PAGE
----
Why Disability Insurance Is Critical

If you became seriously disabled and unable to work, it could easily wipe out your savings and put your family in financial jeopardy. Before you actually need it, investigate what disability coverage you already have and what other options are available.
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Most people understand why having life insurance is a good idea: Nobody wants to leave their survivors in a financial lurch if they were to die suddenly. But what if you suffer an accident or illness and don't die, but rather, become severely disabled? Could you or your family make ends meet without your paycheck, possibly for decades?

This scenario is not so far-fetched. According to the Social Security Administration, just over one in four of today's 20-year-olds is likely to become disabled before reaching age 67; and 69 percent of private-sector workers have no long-term disability insurance.

Although most people are entitled to Social Security disability insurance (SSDI) benefits if they've paid sufficient FICA payroll taxes over the years, the eligibility rules are extremely strict: Among other things, you must prove you're unable to work in any capacity for at least a year, or be terminally ill. In addition, the application process takes many months, initial claims are often denied, and the average monthly benefit is only about $1,150.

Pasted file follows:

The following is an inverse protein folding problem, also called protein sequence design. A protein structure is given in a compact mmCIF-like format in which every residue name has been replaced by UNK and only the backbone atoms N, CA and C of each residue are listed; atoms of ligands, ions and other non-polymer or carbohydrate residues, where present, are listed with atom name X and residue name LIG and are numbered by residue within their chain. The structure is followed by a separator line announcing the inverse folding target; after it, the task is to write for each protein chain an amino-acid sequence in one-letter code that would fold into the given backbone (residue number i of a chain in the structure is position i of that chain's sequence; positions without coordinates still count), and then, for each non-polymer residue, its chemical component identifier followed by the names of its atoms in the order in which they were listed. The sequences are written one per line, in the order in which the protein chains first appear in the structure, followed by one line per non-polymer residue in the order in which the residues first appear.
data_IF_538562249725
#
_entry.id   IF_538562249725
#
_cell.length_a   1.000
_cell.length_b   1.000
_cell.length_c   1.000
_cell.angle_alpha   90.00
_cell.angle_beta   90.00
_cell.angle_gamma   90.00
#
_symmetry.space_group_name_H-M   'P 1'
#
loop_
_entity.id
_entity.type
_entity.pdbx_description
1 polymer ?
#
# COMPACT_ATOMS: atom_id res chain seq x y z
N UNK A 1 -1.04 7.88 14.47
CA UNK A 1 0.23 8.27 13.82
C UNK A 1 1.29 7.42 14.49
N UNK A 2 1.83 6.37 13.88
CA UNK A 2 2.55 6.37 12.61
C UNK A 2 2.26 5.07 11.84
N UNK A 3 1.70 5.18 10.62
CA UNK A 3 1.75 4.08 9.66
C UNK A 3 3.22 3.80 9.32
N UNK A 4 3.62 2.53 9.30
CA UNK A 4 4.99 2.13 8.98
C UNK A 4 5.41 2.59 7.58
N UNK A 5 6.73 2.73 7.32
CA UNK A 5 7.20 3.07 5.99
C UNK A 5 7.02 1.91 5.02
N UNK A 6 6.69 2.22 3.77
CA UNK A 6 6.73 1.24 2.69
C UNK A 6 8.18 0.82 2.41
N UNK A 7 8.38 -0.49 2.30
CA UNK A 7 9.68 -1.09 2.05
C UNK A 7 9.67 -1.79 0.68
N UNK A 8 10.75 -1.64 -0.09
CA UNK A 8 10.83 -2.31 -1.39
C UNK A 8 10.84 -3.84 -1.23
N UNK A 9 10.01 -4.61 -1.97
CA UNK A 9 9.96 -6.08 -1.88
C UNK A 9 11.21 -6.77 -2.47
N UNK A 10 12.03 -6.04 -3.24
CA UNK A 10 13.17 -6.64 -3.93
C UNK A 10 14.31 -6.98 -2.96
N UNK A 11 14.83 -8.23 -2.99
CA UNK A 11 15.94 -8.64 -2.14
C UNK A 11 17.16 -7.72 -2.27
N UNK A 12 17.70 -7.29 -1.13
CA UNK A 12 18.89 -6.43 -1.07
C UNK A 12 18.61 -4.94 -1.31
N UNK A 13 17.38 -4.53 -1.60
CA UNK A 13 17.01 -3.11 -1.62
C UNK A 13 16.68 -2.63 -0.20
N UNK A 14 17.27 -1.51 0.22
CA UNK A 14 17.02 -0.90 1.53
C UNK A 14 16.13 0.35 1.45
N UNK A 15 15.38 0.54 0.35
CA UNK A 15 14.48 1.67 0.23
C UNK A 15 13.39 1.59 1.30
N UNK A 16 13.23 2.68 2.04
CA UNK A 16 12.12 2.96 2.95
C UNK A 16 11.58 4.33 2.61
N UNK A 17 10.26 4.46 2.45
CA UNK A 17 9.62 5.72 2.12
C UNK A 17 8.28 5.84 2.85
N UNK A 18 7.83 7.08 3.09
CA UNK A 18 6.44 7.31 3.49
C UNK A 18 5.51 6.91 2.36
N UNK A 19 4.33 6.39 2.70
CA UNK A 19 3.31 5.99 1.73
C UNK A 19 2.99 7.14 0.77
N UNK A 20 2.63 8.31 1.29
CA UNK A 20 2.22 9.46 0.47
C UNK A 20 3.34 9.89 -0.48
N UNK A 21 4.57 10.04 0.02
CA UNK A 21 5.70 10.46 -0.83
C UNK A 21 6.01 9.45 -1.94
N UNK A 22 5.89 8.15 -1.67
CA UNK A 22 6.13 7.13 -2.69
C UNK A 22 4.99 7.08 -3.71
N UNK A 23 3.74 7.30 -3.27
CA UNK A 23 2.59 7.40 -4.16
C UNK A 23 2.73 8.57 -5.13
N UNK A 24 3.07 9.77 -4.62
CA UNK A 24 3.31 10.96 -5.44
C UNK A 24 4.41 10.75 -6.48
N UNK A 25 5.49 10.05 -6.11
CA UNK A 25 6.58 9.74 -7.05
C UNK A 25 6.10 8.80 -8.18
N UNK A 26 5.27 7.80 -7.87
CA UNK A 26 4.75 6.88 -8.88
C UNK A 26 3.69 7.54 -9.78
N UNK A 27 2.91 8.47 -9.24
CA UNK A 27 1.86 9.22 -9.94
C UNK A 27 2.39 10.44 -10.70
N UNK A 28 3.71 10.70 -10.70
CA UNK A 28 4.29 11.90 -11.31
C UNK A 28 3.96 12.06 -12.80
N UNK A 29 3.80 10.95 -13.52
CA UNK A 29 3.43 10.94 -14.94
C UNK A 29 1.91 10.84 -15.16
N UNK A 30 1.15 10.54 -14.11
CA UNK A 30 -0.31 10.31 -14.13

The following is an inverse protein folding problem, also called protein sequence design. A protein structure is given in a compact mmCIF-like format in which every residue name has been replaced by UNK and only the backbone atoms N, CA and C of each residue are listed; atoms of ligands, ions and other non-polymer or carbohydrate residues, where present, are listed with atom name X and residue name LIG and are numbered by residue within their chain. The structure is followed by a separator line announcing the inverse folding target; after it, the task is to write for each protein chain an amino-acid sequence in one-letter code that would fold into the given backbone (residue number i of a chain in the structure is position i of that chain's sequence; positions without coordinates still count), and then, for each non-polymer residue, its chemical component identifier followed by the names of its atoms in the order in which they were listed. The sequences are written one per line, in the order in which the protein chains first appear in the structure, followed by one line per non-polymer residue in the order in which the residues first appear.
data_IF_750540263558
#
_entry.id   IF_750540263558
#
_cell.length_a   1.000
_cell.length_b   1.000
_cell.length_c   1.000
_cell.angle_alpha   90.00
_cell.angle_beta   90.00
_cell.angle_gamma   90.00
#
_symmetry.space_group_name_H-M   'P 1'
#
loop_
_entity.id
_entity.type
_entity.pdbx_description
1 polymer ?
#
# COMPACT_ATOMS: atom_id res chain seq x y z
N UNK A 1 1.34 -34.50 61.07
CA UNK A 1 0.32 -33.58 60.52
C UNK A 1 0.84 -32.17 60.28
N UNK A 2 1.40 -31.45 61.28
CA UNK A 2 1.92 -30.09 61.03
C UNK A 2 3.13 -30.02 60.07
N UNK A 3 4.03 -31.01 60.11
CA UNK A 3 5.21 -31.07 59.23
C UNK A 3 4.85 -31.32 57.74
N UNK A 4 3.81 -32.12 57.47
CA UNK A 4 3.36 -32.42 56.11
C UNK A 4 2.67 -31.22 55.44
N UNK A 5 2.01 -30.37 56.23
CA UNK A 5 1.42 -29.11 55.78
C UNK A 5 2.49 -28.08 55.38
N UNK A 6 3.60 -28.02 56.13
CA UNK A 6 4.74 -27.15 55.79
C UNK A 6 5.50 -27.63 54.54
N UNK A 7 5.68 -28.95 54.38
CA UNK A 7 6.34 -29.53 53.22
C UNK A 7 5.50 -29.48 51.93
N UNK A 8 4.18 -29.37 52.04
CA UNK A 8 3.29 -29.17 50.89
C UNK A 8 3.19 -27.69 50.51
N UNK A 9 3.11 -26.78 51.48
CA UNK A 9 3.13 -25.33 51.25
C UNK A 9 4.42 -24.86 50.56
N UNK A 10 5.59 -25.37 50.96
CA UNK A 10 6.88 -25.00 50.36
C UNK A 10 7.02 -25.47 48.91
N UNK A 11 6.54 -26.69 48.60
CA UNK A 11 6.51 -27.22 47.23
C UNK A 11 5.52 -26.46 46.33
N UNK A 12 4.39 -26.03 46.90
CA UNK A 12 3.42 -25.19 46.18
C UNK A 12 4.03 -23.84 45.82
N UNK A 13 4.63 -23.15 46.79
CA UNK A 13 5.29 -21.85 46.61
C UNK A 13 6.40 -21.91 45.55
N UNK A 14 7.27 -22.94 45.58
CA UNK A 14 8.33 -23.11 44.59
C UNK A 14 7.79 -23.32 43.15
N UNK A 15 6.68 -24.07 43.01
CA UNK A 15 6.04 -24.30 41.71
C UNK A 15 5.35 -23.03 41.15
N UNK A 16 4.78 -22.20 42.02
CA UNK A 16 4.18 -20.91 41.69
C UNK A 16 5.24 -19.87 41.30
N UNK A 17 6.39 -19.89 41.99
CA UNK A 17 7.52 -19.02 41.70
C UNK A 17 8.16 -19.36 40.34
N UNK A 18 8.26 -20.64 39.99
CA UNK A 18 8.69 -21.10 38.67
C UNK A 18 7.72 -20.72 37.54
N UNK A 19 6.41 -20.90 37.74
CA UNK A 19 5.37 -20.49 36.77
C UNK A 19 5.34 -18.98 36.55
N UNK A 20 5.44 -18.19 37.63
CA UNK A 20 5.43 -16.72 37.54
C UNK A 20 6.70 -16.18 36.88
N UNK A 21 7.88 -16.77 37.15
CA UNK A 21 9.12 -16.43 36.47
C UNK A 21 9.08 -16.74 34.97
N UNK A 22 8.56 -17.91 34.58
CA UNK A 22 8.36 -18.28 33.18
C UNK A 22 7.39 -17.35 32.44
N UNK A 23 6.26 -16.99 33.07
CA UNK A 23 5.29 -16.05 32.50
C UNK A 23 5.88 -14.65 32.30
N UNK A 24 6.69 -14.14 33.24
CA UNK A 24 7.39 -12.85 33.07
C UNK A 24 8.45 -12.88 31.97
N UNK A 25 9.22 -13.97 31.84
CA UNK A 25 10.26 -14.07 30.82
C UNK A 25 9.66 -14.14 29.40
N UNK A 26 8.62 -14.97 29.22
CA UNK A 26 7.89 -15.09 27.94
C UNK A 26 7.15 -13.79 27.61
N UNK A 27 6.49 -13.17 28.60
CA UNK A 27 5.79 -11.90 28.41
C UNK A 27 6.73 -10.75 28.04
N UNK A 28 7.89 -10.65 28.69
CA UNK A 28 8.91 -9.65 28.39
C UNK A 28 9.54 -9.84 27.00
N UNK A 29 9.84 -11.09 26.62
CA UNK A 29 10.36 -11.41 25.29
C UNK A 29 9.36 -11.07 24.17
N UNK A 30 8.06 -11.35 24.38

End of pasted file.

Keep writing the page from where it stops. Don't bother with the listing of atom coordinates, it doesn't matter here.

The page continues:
So what are your other disability coverage options? Many companies provide sick leave and short-term disability coverage to reimburse employees during brief periods of illness or injury. Some also provide long-term disability (LTD) insurance that replaces a percentage of pay for an extended period of time. Ask your Human Resources department whether these benefits are available.

But employer-provided LTD plans usually replace only about 60 percent of pay and the money you receive is considered taxable income, further lowering your benefit's worth. Plus, such plans often have a waiting period before benefits kick in, will carve out any SSDI benefits you receive, and cap the monthly benefit amount and maximum payout period (sometimes as little as two years).

Thus, even if your employer provides basic LTD, you might want to purchase additional coverage. Just be prepared: LTD insurance can be expensive. Yearly premiums may cost 1 to 3 percent of gross income, according to the National Association of Health Underwriters, depending on plan features, your age, and whether you have preexisting conditions.

First, see if you can buy supplemental coverage through your employer's plan -- their group rate will be cheaper than an individual policy and you probably won't need a physical exam. If it's not offered, check whether any professional or trade organizations you belong to offer group coverage.

If not, you'll have to buy an individual policy. You may want to engage an insurance broker to help navigate the selection process. Here are a few of the things to keep in mind when evaluating LTD plans:
  • The younger and healthier you are, the lower the premiums you'll be able to lock in.